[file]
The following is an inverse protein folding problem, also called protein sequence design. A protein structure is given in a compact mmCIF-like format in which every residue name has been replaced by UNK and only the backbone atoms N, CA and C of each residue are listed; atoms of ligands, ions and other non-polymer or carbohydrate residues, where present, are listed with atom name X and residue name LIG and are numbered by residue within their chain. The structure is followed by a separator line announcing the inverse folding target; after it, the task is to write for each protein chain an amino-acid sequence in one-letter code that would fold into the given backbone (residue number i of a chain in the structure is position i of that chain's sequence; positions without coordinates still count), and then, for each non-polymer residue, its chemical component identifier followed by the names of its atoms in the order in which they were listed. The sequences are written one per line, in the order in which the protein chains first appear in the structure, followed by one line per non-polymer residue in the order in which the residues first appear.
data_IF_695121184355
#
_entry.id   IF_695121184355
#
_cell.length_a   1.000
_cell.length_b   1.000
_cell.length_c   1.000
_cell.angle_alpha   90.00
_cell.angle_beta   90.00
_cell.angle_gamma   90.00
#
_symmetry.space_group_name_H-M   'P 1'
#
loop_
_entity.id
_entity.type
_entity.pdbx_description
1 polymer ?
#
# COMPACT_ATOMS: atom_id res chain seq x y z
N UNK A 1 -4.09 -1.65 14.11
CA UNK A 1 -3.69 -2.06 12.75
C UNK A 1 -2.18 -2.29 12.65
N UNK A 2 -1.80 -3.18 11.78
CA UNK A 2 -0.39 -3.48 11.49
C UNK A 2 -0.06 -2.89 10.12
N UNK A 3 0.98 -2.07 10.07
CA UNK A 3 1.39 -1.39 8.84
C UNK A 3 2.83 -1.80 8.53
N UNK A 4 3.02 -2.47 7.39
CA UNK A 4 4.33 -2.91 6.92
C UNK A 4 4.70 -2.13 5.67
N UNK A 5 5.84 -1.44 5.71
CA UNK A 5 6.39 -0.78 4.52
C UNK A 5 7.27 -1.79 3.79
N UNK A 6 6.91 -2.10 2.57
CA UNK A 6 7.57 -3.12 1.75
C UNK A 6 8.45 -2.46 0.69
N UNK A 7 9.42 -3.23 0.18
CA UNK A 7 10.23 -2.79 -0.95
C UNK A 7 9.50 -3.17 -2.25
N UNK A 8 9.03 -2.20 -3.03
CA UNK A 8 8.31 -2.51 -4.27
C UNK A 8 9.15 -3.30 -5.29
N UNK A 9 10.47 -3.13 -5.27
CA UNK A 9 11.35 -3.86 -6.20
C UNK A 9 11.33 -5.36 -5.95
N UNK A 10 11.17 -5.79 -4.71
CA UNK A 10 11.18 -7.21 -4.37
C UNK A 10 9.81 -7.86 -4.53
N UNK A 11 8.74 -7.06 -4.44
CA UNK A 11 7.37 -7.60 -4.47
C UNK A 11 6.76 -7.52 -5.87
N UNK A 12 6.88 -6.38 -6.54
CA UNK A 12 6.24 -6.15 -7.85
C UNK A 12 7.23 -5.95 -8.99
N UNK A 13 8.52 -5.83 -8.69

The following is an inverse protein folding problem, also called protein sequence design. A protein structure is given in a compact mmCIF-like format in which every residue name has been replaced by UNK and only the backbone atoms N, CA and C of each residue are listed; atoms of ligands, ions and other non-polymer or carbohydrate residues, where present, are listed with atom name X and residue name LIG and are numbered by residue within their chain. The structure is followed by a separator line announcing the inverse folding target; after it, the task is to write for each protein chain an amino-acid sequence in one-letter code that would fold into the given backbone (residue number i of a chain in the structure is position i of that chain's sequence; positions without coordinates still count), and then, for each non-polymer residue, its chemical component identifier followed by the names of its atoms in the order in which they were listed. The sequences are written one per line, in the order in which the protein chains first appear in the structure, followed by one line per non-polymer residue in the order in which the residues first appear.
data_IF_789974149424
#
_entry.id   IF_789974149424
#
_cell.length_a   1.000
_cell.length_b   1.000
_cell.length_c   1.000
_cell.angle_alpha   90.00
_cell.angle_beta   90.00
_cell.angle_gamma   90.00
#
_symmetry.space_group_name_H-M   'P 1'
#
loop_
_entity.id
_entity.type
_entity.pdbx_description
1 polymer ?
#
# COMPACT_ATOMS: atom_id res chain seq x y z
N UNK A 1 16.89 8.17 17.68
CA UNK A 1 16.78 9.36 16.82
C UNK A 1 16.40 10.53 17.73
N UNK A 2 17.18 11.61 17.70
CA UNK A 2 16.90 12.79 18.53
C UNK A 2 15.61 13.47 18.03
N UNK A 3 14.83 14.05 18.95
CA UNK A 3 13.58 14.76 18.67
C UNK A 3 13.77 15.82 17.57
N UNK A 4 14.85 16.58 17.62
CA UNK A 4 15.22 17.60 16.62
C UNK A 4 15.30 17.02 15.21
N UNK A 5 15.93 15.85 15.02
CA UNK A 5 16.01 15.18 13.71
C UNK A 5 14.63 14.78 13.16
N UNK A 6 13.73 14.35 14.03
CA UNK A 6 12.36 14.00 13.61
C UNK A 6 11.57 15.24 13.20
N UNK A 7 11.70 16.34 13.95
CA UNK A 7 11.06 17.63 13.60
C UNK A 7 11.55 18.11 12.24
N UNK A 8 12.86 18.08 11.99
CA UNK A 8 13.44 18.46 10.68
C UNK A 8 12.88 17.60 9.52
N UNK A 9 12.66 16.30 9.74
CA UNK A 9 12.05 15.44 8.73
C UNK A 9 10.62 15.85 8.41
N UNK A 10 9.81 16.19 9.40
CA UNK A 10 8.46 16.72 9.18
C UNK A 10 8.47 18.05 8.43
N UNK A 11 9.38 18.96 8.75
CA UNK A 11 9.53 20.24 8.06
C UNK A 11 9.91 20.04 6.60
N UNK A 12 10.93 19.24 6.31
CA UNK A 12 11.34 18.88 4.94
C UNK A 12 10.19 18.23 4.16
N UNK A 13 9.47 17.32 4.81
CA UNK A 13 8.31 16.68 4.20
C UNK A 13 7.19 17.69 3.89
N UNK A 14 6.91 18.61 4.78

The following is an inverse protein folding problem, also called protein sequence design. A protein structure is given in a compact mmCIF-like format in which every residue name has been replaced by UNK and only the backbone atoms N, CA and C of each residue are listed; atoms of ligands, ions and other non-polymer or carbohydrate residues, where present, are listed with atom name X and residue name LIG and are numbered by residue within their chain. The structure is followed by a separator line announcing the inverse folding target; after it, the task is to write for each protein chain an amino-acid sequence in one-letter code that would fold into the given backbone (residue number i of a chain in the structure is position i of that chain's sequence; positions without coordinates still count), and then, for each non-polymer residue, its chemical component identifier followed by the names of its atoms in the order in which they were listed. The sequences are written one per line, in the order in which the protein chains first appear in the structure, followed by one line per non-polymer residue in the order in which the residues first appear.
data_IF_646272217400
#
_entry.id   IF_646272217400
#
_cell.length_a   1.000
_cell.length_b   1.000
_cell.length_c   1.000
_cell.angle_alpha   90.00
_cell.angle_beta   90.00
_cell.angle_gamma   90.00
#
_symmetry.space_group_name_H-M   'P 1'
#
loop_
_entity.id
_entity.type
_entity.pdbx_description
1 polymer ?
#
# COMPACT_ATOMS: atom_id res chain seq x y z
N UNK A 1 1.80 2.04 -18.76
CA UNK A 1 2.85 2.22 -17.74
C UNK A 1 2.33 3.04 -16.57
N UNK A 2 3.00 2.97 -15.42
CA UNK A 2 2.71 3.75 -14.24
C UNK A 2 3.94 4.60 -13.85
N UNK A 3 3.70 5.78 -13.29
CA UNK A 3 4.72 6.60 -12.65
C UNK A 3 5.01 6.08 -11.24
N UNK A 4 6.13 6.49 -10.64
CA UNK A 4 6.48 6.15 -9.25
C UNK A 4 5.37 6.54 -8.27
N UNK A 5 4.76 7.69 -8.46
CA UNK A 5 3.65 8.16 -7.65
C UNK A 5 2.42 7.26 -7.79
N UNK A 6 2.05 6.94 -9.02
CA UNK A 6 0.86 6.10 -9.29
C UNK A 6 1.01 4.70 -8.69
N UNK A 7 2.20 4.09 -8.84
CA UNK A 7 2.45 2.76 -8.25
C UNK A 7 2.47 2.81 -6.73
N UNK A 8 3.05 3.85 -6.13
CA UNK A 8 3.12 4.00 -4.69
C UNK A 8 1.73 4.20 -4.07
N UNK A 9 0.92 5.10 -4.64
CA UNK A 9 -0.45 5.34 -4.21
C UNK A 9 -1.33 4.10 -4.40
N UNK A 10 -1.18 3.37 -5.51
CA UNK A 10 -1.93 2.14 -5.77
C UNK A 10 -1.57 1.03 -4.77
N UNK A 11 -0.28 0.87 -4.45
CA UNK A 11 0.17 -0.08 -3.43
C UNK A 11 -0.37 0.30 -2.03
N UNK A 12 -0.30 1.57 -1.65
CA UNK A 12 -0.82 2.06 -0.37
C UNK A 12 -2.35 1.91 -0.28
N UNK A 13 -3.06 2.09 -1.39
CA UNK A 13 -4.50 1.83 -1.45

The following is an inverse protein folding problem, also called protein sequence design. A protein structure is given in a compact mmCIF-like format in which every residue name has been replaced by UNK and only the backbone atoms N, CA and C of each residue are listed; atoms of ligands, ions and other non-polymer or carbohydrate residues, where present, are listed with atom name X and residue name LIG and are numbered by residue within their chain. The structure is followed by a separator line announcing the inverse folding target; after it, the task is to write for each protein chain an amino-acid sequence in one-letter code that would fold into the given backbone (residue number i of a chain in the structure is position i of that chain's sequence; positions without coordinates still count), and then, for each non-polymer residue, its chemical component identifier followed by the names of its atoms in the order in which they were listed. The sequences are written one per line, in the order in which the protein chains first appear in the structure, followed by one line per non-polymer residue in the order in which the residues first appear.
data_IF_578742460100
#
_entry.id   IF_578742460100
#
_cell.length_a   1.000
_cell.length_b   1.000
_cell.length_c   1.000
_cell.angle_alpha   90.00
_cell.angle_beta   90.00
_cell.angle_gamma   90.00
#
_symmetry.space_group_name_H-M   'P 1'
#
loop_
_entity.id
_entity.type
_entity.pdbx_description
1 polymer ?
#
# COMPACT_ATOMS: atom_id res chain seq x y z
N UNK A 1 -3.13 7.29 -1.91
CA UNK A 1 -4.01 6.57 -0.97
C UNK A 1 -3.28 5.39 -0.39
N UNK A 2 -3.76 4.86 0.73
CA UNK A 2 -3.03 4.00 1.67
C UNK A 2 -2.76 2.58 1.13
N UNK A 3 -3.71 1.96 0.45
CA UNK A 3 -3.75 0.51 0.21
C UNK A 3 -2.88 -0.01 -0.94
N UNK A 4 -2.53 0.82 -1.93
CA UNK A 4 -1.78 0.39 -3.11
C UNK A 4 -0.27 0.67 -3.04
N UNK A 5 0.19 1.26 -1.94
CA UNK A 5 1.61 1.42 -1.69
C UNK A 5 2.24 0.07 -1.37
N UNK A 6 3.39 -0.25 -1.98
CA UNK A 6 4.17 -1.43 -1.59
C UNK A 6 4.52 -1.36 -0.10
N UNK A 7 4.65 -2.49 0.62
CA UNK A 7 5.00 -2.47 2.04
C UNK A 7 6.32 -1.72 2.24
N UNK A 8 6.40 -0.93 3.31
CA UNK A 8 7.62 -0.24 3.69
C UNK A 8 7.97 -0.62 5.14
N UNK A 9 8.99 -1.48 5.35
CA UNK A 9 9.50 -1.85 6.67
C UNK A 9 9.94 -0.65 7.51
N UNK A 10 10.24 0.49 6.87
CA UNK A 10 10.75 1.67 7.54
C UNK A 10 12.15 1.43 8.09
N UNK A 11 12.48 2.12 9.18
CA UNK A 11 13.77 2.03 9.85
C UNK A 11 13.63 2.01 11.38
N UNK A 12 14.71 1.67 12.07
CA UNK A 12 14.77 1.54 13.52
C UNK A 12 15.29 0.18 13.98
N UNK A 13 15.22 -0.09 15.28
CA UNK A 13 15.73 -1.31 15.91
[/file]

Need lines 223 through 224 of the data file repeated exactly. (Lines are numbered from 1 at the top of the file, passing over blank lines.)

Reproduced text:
C UNK A 8 7.97 -0.62 5.14
N UNK A 9 8.99 -1.48 5.35